Finally, information related to the Navajo code was declassified in 1968, allowing the nation to learn about the valor and courage displayed by these American Indians. It was then the term “code talker” was coined.
“Neither my mom nor any of us never knew anything about it until 1968,” confirms Helena Begaii, Holiday’s daughter.
The revelation allowed Holiday and other Navajos to finally undergo their culture’s cleansing ceremony.
“The Navajo tradition is that when a warrior returns from battle, you go through a purification with medicine men,” Begaii says. “When you go through that type of cleansing ceremony, you have to tell all. He couldn’t until 1968. It was still several years later that he finally had the cleansing ceremony done and a few years after that before he felt comfortable telling his side of the story.”
Since then, accolades and honors have been awarded belatedly. In 1971, President Richard Nixon issued Certificates of Appreciation; in 1982, President Ronald Reagan signed a bill establishing Aug. 14 of each year as National Navajo Code Talker Day; and 10 years later, the Pentagon created an exhibit to commemorate their valor.
The 29 original Navajo code talkers were awarded the Congressional Gold Medal in 2001—a posthumous honor for all but a handful of these veterans. Other recognized Navajo code talkers received the Congressional Silver Medal. And in recent years, the efforts of code talkers have been lauded at numerous military reunions and special festivities.
“After ’68, everybody said, ‘C’mon over, we want to honor you.’ We were surprised,” Holiday says.
The movie Windtalkers, released this summer, also has dramatically increased the world’s understanding of American Indians’ invaluable service. Holiday and other families whose husbands, fathers, and grandfathers served as code talkers attended a special screening of the film. “I never knew how devastating it was until I saw these older men crying,” Begaii says.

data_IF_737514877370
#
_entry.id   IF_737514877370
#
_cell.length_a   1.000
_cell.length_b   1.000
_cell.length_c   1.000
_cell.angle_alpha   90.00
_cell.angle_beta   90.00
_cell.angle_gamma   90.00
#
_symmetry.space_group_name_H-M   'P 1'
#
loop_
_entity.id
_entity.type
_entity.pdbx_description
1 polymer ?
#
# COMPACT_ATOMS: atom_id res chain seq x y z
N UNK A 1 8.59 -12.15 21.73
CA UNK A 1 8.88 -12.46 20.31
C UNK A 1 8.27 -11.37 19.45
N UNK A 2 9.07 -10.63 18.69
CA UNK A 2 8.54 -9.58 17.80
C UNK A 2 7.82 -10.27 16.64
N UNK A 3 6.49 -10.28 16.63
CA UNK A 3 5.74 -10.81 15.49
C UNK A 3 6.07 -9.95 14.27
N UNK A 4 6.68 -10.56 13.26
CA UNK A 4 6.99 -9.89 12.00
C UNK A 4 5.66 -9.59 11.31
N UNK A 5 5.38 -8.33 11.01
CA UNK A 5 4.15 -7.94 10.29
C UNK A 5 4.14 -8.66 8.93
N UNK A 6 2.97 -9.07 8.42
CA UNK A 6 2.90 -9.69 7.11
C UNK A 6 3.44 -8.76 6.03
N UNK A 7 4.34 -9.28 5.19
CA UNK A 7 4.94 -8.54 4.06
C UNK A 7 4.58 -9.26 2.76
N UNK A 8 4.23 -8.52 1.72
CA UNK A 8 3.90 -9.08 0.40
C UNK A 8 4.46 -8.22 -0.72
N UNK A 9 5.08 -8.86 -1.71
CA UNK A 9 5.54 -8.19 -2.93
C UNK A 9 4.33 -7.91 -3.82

Holiday’s perspective of rising attention is characteristically humble. “(Until 1968), we never knew the magnitude that we contributed to the war,” he says. “We just thought we went in there and fought with the Marines.”
Although some 400 Navajos served in the Marine signal corps in the Pacific Theater during World War II and are perhaps best known as code talkers, American Indian military men have used their native languages since World War I.
A small group of Choctaw soldiers used a code created from their language that baffled German cryptologists during Germany’s final attacks in France. Members of Cheyenne, Comanche, Cherokee, Osage, and Yankton Sioux tribes were known to simply transmit messages via field phone or radio in their native tongue to confuse enemies who were listening in.
During World War II, American Indians in communications proliferated. Hopi, Dakota, Choctaw, Sioux, Chippewa, Seminole, and Cherokee soldiers, among others, were known to send and receive messages in the tribal tongues.
Charles Chibitty was one of 17 Comanches who served in the Army’s 4th Signal Company. “They would give me a message, tell me to ‘send it in Indian,’ and they would get it on the other end of the radio or telephone and give it to the commanding officer,” recalls Chibitty of Tulsa, Okla., the lone surviving member of the group. “There wasn’t a soul who could understand what we were saying anyway.”
Although it was believed that German cryptologists could translate some American Indian languages, the Comanche messages never were decoded. This became a powerful secret weapon as U.S. troops prepared for major offensives including Utah Beach and Normandy Beach.
Chibitty, who accepted the Knowlton Award for Army intelligence from the Military Intelligence Corps Association on behalf of his comrades, finds their belated recognition a source of sadness. “I’m the only one getting all the enjoyment of it,” he says.
The notoriety brought because of his service is providing Chibitty a platform for him to affirm the importance of carrying on the Comanche heritage. “I speak my tribe fluently, I still speak it fluently, and I will never leave it,” he says. “I’m teaching my kids it, too.”